The London Stock Exchange appears to be losing its position as a lucrative market in the financial world. It seems that the exchange has been losing the number of companies trading on the platform over time.
Data presented by Buy Shares indicates that the number of companies trading on the London Stock Exchange has dropped by 396 or 16.63% between November 2015 to November 2020. In 2015 the figure stood at 2380 while this year, 1984 companies are trading on the LSE.
The research also overviewed the average daily number of trades on the exchange during the same period. The highest trades were executed in March 2020 with an average of 2.03 million. The lowest transactions were recorded in August 2020 at an average of 760,180.
Explaining LSE’s drop in trading companies
The data shows that the LSE is losing its luster as a top exchange in Europe. Stalling companies can be linked to several factors. Potentially, the uncertainty that has surrounded Brexit continues to keep companies away from the LSE. Analysts had predicted the impact of Brexit on the exchange. Companies affected by Brexit no longer see the need to continue with their listing on LSE. Similarly, companies are no longer seeing the importance of launching their IPOs on the exchange. As an impact of Brexit, there have been depressed valuations. In reaction, most investors have largely steered clear of UK stocks.
Furthermore, regulations have been more challenging for listed businesses, which has also put companies off. Small and mid-cap companies find it difficult to justify a listing, given the fees, regulatory burden, and comparatively high costs relative to private markets on the LSE.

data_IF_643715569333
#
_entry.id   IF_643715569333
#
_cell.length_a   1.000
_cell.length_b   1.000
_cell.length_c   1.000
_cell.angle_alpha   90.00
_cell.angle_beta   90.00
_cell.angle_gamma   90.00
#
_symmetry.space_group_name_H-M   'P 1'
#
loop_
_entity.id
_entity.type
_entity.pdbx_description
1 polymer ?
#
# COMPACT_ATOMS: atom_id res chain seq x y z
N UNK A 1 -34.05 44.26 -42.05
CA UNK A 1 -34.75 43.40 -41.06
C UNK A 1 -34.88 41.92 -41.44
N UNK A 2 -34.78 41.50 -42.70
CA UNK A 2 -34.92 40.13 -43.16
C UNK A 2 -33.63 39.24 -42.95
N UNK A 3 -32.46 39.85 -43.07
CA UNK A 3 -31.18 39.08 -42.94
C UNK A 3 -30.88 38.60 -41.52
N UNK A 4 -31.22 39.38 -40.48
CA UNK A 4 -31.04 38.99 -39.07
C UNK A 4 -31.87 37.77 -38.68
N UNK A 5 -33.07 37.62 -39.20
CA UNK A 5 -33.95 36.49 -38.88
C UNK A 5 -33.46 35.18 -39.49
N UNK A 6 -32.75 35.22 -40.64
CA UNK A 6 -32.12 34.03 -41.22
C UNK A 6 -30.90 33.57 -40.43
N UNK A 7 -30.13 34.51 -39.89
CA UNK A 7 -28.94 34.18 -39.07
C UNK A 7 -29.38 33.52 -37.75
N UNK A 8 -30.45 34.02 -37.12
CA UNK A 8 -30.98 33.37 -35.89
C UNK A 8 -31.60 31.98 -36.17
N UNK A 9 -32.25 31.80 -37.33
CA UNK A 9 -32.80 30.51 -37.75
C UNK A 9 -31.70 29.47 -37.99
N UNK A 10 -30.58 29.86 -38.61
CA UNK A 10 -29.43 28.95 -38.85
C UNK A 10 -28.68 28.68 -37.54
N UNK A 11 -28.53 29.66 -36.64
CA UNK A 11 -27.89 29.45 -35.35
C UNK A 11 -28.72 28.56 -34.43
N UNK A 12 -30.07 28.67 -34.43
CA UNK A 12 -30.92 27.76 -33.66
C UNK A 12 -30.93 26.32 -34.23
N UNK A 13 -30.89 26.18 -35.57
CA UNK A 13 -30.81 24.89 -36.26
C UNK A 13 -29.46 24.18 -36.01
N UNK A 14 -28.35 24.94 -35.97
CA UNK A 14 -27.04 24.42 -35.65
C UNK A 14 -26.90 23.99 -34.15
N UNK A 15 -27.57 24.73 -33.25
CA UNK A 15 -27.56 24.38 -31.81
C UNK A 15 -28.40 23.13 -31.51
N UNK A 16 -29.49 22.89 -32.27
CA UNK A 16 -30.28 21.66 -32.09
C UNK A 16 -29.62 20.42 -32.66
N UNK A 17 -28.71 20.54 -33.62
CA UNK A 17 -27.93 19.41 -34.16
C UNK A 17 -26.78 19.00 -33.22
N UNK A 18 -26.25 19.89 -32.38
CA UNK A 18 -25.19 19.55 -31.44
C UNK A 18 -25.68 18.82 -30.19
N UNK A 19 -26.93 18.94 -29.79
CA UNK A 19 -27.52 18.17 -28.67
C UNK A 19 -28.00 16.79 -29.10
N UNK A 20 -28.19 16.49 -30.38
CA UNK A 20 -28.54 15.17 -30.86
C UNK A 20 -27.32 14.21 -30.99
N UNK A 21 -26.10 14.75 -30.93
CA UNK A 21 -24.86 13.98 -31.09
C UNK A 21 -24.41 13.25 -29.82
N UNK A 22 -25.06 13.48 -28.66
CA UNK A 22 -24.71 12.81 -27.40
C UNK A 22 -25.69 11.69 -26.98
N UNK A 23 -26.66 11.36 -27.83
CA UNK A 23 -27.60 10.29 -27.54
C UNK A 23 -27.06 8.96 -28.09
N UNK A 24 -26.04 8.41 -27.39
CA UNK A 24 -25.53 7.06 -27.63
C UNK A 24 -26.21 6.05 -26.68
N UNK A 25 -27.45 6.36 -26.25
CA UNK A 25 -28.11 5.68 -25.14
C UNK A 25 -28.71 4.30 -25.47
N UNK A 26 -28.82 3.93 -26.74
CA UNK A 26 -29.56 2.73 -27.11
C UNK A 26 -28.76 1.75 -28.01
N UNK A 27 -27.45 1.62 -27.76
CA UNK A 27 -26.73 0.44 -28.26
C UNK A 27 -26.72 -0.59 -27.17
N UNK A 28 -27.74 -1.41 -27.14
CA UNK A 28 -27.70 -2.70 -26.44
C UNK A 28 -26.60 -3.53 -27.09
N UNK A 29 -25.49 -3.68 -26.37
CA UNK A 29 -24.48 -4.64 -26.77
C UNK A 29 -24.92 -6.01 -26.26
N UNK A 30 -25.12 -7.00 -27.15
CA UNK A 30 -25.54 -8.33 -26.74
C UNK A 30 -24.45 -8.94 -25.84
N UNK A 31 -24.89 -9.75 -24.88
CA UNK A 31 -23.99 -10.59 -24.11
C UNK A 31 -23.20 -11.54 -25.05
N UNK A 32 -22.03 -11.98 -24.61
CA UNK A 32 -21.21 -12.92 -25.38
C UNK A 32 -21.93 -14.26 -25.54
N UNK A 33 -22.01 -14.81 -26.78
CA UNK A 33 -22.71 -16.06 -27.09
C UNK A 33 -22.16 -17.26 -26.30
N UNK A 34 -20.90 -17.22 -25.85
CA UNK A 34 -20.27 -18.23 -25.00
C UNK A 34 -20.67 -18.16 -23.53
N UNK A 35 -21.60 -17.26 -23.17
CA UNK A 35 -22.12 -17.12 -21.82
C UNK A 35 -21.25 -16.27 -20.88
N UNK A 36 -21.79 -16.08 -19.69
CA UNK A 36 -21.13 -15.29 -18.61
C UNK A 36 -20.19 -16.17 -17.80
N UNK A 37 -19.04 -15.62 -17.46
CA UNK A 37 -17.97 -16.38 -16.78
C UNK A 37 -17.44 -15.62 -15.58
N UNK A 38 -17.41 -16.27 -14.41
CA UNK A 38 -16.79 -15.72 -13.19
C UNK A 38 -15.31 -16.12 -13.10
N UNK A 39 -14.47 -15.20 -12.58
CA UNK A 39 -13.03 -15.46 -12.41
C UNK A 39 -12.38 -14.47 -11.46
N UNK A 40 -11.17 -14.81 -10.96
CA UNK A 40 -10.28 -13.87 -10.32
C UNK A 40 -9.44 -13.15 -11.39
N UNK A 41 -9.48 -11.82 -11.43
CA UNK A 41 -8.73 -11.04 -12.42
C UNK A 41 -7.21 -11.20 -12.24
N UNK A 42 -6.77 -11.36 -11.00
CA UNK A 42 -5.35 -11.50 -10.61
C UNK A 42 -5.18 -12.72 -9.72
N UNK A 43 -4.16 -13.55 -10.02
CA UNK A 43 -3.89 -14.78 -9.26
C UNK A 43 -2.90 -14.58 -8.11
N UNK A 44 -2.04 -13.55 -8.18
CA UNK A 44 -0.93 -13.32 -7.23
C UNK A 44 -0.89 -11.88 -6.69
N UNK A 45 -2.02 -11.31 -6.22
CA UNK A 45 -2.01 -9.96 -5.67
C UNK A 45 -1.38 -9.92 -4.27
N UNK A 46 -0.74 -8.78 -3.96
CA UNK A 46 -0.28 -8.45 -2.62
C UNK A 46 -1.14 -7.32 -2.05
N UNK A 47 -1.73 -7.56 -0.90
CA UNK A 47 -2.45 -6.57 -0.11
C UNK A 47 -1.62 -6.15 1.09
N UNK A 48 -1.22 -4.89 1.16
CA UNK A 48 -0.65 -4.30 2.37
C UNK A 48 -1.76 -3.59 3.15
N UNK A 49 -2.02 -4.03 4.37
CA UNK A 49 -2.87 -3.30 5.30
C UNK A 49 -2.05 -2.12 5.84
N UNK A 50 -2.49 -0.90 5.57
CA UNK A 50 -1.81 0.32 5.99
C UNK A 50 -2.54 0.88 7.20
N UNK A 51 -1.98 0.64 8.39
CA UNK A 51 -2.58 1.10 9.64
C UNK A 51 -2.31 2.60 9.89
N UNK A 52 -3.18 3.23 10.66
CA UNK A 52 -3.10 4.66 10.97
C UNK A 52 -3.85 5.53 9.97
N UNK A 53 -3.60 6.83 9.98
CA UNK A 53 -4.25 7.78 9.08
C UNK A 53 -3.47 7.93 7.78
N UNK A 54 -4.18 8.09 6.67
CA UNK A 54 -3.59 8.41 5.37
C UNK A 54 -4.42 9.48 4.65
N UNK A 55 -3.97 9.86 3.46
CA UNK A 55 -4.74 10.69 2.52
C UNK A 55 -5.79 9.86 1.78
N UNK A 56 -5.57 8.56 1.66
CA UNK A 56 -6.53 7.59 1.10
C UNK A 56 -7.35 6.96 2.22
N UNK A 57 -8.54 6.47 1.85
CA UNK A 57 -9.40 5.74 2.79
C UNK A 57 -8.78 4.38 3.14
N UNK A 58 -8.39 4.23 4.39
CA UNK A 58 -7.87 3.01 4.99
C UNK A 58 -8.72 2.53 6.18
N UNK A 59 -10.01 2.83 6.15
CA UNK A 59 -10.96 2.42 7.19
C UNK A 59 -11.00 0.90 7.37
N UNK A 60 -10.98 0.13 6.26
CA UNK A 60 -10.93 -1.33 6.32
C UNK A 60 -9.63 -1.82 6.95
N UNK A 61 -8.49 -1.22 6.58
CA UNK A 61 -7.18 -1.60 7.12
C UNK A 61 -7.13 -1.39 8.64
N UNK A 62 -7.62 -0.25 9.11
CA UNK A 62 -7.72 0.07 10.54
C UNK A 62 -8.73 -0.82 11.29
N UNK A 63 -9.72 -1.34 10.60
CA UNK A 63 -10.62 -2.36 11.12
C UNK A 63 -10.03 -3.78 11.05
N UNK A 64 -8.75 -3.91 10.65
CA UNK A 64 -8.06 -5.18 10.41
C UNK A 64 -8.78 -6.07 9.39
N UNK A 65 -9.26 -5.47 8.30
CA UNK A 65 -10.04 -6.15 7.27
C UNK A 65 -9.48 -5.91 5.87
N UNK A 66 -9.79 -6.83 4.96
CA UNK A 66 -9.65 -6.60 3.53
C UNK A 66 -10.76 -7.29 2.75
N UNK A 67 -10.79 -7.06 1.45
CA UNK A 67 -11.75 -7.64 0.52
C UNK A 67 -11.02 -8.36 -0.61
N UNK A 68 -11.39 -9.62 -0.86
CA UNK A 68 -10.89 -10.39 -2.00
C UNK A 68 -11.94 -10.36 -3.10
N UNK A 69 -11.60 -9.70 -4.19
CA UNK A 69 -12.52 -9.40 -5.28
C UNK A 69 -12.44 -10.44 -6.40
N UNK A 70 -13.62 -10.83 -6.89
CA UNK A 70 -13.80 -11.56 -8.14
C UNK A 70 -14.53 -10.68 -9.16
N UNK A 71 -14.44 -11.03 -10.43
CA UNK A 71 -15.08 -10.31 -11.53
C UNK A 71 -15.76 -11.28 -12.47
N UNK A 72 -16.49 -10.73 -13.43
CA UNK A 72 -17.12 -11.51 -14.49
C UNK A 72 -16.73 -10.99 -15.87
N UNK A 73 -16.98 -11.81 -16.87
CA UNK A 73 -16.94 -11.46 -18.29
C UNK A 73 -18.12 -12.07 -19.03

It is worth highlighting that 2020 witnessed another high number of stalling companies from LSE listed companies due to the coronavirus pandemic. The crisis adversely impacted the global stock market leading to a wipe-off in billions in stock values alongside extreme volatility and massive sell-offs.
The relentless rise of private equity has given companies an attractive alternative to listing on a major platform like the London Stock Exchange. Companies are going private at a high rate due to depressed share prices, low-interest rates, and the massive attraction of Private Equity. Attractive valuations have enabled Private Equity funds to acquire companies with strong fundamentals at prices below recent norms.
The value of daily trades has also been on the decline due to low liquidity. The liquidity issue has been brought about by the fact that the UK market has been shrinking with net equity supply declining at a faster rate compared to rivals. Notably, the shrinking has affected the rest of Europe, but London has faced the most brunt.
The Future of LSE
However, the declining number of companies on LSE might increase in the future, considering that there are calls for government help. There are calls for the government to step in, especially in the backdrop of Brexit. With help from the government, LSE can attract global businesses to list in London, knowing they have access to the deepest capital pool, against a fair and consistent regulation.
The decline might pose a threat to London’s position as Europe’s financial hub. However, London still has attributes that are hard replicating in other markets. Notably, the LSE’s location and social infrastructure are vital. However, there are concerns regarding the implications for London’s future as the stock market drought extends.